Tolstoyanism vs Christianity

For my Topics in the Philosophy of Religion (Philosophy 441) class, we have to write an informal, one page, reaction paper for each of the reading assignments. This week’s reaction paper is written in response to Leo Tolstoy’s What is Religion and of What Does Its Essence Consist?

I wish I could have said more things about Tolstoy’s version of “Christianity”, but I am limited to a one page paper.

Here is my reaction paper for you to read and comment/critique:

 Jorge L. Flores
Dr. N. Grossman
Philosophy 441
29 January 2009
AMDG

Tolstoyanism vs. Christianity

Inequality between people, not just between lay and clergy, but between rich and poor, and masters and slaves, was established by the Church Christian religion. . . .The most important thing is that Christianity proclaims the equality of all men, no longer merely as a basic teaching of universal brotherhood, but because all men are recognized as being sons of God.

(Leo Tolstoy, What is Religion and of What Does Its Essence Consist?, Chapter 6)

 The above quote succinctly captures Tolstoy’s idea of both true Christianity and false or corrupted Christianity. The contradistinction, in Tolstoy’s mind, is clear cut: true Christianity teaches the equality of all men while “Church Christianity” establishes inequality between them. Concomitant with his concept of Christianity as a religion that teaches the equality of all men, Tolstoy held that the Golden Rule is essential to any true religion; thus, Islam, Judaism, Hinduism, Confucianism, etc., can all be said to be true religions insofar as they all teach the equality of all men and a version of the Golden Rule. What perverts the original and holy message of all religions? “Their external forms,” Tolstoy would surely answer. In the case of Christianity these external forms are “fleshed out” in doctrines such as the Holy Trinity, the Incarnation of the Son of God, the infallibility of the Church, and the sacraments of the Church –of which the sacrament of the Eucharist would probably rank at the top in Tolstoy’s list of useless and absurd dogmas. In Tolstoy’s own words, “Indeed no other faith has ever preached things so incompatible with reason and contemporary knowledge as those taught by Church Christianity.”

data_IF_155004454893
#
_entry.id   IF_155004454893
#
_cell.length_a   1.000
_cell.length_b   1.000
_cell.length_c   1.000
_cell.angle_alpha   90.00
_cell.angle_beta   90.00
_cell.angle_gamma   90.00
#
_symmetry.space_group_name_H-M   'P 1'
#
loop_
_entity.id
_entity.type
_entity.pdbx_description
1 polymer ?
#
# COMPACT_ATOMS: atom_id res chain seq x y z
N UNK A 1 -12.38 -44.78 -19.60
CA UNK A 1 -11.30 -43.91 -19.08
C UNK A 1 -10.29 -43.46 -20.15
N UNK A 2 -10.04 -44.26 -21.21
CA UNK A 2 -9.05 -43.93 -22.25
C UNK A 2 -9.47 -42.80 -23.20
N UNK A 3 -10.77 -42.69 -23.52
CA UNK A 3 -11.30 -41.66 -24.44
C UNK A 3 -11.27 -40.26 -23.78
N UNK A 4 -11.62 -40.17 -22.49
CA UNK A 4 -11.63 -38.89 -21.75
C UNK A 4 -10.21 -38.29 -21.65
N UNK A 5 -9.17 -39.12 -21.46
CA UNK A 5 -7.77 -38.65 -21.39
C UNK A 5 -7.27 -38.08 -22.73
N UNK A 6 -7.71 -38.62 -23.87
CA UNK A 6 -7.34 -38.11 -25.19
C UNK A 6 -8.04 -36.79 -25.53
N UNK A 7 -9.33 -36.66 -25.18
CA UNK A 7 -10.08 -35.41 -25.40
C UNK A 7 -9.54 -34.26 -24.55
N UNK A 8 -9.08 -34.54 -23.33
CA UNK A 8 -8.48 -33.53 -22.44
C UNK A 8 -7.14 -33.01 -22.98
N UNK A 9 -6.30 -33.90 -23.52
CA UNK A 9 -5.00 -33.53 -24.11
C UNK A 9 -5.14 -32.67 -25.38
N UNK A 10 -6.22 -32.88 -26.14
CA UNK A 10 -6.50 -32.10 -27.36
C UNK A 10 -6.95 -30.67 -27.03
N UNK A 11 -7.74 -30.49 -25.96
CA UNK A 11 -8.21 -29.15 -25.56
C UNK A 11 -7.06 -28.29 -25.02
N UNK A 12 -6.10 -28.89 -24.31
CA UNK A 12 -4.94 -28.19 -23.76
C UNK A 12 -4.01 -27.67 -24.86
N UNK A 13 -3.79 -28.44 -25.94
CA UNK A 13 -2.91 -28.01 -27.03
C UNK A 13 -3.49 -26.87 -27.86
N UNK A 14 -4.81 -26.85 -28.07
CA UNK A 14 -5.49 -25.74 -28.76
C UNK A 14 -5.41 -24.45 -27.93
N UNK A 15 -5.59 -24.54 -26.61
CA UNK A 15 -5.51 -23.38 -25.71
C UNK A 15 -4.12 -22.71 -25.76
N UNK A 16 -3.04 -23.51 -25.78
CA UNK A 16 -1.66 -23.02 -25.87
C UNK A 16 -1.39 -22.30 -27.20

As a Catholic Christian, I must readily admit that Tolstoy’s version of Christianity has some good elements of spiritual teaching and truth. In fact, if I were to utterly reject Tolstoy’s every pronouncement in regards to morality and religion, I would ultimately be rejecting some of the fundamental teachings of the Church. At the same time, however, I must, at once, clearly define my position in respect to the “Christianity” that Tolstoy offers. My position: Tolstoy’s version of Christianity is heretical, not because it teaches that all men are equal and that we should love each other, but because of its rejection of the fact that God reveals himself to man. The way I see it, all of Tolstoy’s errors have their origin in this fundamental rejection because instead of letting the Almighty help us to understand the whole of reality, we fall into what Saint John the Evangelist describes as “the lust of the eyes” (1 John 2:16). But, what exactly does this “lust of the eyes” mean? Saint Josemaría Escrivá de Balaguer (1902 – 1975) offers us an explanation in his book CHRIST IS PASSING BY:

 St John tells us that the other enemy is the lust of the eyes, a deep-seated avariciousness that leads us to appreciate only what we can touch. . . .Reason proclaims itself sufficient to understand everything, without the aid of God. This is a subtle temptation, which hides behind the power of our intellect, given by our Father God to man so that he might know and love him freely. Seduced by this temptation, the human mind appoints itself the centre of the universe, being thrilled with the prospect that “you shall be like gods.” So filled with love for itself, it turns its back on the love of God.